Ravens seek balance on `D'

Revamped secondary is key to unit's success

April 28, 1999|By Gary Lambrecht | Gary Lambrecht,SUN STAFF

Ravens middle linebacker Ray Lewis, the anchor of a defense that has improved steadily over two seasons, looked at the alterations around him and seemed to be enjoying the scenery.

Not too much has changed, though, since the Ravens emerged as one of the NFL's up-and-coming defenses in 1998. With the exception of defensive tackle James Jones, lost to Detroit via free agency, the front seven has remained intact.

That group includes three Pro Bowl players in Lewis, outside linebacker Peter Boulware and right end Michael McCrary. That group, which now includes promising second-year tackle Lional Dalton, was the prime reason the Ravens allowed fewer than 17 points in eight games last year.

The defense's main objectives in 1999 are clear. Bring its inconsistent secondary in line with the rest of the unit. Cut down on the big plays that left the Ravens with the league's 24th-ranked pass defense. Force more turnovers.

The secondary project involves a blend of unproven players and a future Hall of Famer revisiting old ground.

It starts with Rod Woodson moving from cornerback to safety, the position he played at Purdue before becoming Pittsburgh's first-round draft pick 12 years ago. It continues with the addition of rookie cornerback and top draft pick Chris McAlister, who along with second-year man Duane Starks will give the Ravens possibly the league's youngest pair of starting cornerbacks.

"The chemistry of our defense really can blossom," Lewis said. "McAlister can only help. He's a big-time player from a top-notch school. And a guy like Rod understands his position as well as anybody. If he sees one of our corners doing something wrong, he can correct it. If I was the defensive coordinator, I'd be licking my chops."

The players are digesting their first round of classroom and on-field lessons at their first minicamp, which concludes tomorrow.

The Ravens aren't trying to overhaul their defense by any stretch. Their philosophy and terminology are basically the same, as is their coordinator, Marvin Lewis.

Expect Lewis to employ some old tricks, such as dropping linemen into pass coverage in a zone-blitz scheme on passing downs. But with the addition of McAlister, the return of third-year safety Kim Herring and the relocation of Woodson, Marvin Lewis sees his defense as more flexible, more dangerous and less likely to surrender the costly play.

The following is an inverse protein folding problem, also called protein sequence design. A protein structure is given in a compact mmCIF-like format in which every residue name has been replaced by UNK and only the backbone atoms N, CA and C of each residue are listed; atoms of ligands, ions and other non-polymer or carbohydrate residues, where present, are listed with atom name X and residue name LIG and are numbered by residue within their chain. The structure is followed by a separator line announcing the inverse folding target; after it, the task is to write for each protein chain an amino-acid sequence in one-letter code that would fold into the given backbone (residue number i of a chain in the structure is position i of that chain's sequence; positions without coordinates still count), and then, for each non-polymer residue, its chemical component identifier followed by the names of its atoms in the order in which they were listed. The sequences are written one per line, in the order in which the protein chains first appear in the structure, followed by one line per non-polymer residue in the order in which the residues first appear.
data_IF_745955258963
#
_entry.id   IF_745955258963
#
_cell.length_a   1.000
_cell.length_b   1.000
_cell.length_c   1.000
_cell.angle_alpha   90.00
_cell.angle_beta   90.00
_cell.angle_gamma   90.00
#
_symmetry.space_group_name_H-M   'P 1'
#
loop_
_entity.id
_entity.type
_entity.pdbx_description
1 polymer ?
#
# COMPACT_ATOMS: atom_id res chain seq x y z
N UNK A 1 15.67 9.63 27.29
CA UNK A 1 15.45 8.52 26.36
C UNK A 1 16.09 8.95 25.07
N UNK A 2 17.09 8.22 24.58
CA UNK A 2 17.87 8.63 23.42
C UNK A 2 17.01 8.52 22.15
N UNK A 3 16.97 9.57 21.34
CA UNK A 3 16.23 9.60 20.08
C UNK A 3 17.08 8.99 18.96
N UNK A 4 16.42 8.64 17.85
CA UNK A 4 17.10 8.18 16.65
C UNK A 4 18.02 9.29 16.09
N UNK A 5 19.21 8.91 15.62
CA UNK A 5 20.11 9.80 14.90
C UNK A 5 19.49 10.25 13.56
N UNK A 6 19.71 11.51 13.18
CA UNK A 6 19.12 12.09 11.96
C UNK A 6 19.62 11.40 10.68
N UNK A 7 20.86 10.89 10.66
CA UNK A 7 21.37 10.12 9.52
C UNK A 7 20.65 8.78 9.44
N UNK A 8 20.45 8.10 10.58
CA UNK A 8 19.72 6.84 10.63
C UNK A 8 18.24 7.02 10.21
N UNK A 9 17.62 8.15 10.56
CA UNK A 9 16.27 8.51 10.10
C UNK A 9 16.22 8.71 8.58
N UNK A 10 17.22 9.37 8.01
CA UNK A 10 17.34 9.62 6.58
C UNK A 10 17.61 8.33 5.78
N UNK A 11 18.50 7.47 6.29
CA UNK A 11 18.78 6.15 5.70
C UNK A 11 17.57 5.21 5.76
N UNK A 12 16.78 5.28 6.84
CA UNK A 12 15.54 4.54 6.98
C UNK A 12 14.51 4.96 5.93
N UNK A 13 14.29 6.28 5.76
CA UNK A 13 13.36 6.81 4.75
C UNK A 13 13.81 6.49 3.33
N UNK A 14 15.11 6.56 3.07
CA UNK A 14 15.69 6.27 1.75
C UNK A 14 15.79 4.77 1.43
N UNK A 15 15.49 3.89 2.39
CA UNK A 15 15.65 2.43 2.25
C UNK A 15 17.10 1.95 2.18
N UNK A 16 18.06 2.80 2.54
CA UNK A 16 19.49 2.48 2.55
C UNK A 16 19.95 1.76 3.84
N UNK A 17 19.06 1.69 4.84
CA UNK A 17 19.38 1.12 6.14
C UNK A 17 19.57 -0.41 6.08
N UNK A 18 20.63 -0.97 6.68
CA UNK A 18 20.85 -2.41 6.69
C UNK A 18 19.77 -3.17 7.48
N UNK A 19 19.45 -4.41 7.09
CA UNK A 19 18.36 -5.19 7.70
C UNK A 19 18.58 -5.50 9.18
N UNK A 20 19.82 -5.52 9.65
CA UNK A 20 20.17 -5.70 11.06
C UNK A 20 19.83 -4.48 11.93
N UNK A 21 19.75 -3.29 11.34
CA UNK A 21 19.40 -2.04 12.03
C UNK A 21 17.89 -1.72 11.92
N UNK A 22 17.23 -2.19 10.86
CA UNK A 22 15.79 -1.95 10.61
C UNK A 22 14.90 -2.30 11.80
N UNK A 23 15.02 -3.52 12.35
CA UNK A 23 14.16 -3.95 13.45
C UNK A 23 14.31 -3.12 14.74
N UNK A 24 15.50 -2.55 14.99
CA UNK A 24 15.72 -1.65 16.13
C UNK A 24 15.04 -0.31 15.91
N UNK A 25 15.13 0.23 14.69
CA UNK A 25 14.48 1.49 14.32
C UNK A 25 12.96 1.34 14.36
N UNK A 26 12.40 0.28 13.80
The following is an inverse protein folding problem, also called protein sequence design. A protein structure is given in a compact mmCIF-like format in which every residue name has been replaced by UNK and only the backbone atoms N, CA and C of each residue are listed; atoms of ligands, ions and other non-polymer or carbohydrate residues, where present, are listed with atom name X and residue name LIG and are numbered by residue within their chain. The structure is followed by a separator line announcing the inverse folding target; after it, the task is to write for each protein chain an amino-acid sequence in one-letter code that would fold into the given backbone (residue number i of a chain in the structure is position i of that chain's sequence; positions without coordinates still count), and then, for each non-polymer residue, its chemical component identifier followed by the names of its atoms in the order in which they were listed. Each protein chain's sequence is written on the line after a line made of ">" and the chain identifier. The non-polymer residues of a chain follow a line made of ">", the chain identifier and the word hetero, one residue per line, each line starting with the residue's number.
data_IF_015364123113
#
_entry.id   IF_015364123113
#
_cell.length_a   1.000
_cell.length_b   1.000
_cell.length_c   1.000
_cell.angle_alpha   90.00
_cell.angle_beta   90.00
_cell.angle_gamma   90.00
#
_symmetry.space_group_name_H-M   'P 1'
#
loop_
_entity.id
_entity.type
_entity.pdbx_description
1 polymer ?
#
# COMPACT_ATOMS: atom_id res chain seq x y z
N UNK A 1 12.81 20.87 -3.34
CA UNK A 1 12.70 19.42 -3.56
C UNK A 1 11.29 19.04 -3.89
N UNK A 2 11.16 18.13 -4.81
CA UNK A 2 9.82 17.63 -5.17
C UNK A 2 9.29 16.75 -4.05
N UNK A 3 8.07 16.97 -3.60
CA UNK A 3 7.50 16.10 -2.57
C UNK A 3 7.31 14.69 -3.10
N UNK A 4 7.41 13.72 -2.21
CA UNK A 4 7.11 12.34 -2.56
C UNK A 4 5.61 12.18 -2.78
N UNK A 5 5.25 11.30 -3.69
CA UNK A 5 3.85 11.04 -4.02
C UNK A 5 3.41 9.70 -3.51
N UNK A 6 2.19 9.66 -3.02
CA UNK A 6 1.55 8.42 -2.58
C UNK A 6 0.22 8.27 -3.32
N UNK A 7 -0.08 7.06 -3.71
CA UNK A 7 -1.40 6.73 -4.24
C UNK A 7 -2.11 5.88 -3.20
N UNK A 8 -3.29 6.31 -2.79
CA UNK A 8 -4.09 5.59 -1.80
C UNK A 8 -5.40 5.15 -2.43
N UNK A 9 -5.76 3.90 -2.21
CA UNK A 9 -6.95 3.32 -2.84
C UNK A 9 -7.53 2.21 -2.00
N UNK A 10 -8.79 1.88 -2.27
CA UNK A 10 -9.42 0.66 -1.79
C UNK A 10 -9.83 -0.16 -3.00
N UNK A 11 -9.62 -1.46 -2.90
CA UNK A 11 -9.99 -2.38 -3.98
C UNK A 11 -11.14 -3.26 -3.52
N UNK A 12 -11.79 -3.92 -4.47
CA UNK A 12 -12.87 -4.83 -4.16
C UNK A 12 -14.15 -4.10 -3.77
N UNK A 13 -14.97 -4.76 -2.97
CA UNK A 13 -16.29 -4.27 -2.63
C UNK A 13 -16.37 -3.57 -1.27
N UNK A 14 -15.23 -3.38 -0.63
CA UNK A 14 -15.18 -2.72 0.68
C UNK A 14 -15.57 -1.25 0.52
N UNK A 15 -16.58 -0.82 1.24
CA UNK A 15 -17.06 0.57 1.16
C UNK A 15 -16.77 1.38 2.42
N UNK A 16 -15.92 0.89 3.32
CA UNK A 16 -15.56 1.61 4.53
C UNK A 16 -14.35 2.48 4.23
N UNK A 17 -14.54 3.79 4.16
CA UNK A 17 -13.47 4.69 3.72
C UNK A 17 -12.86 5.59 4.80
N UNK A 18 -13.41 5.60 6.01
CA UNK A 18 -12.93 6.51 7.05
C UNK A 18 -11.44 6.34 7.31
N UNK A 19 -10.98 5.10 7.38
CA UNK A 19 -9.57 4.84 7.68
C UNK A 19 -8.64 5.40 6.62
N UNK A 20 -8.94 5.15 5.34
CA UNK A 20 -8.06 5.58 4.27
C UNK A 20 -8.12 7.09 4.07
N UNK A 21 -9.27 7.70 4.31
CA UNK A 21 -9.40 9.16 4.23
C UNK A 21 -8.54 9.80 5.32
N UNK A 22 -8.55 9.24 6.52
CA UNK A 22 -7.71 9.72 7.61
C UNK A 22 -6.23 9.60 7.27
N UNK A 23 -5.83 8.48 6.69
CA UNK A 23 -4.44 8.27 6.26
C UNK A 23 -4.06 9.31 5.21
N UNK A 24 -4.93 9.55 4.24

"Schematically, things will change a little bit. Our evolution is we'll continue to get better playing the pass. We played decent football [in 1998], but what made us look bad was giving up an explosion play after we worked our butts off," Marvin Lewis said.

"Having adequate corners allows you more flexibility. Duane and McAlister can be exceptional. We've also taken a strength from last year in Rod and centered it on a different spot. We'll benefit from his understanding of the game and his ability to communicate with the cornerbacks."

In other words, Lewis sees his defense having the ability to disguise and execute more blitzes.

For example, picture McAlister or Starks blitzing off the corner while Woodson slides over to pick up a receiver in man-to-man coverage. Or picture Woodson doubling as a nickel back and covering the slot receiver.

It's all about having options and the players to provide them.

"You need to be able to gamble more and use man coverage more. That's where [McAlister and Woodson] come in," McCrary said. "We have to tighten down the secondary this year. We have to tighten down in all areas. We did a decent job, not a great job, last year. We have to improve on that."

Said McAlister: "You can't take chances and bring a lot of pressure unless you have people who can lock up in man coverage. I've got to show them that I'm a corner who can do that. The receivers run a lot faster than guys I'm used to covering. Over time, I'll have a good feel for those receivers. The future is here already."

NOTES: The Ravens signed veteran wide receiver Qadry Ismail to a one-year contract yesterday, and he practiced with the team. Ismail, 6 feet, 190 pounds, played the past two seasons in New Orleans and Miami, respectively, without catching a pass. An accomplished kick returner, he has recorded 118 career receptions for 1,856 yards and 12 touchdowns, all with Minnesota from 1993 to 1996. Ravens coach Brian Billick ran the offense during that time with the Vikings. "I've had a lot of success with [Billick], and this team has nothing but upside," Ismail said. "I know all of the positions in Brian's offense, and I can help a lot of the young players here." The Ravens, in need of a safety since they cut veteran Ralph Staten on Monday, are talking to Corey Harris, an unrestricted free agent who played here last season.

Pub Date: 4/28/99

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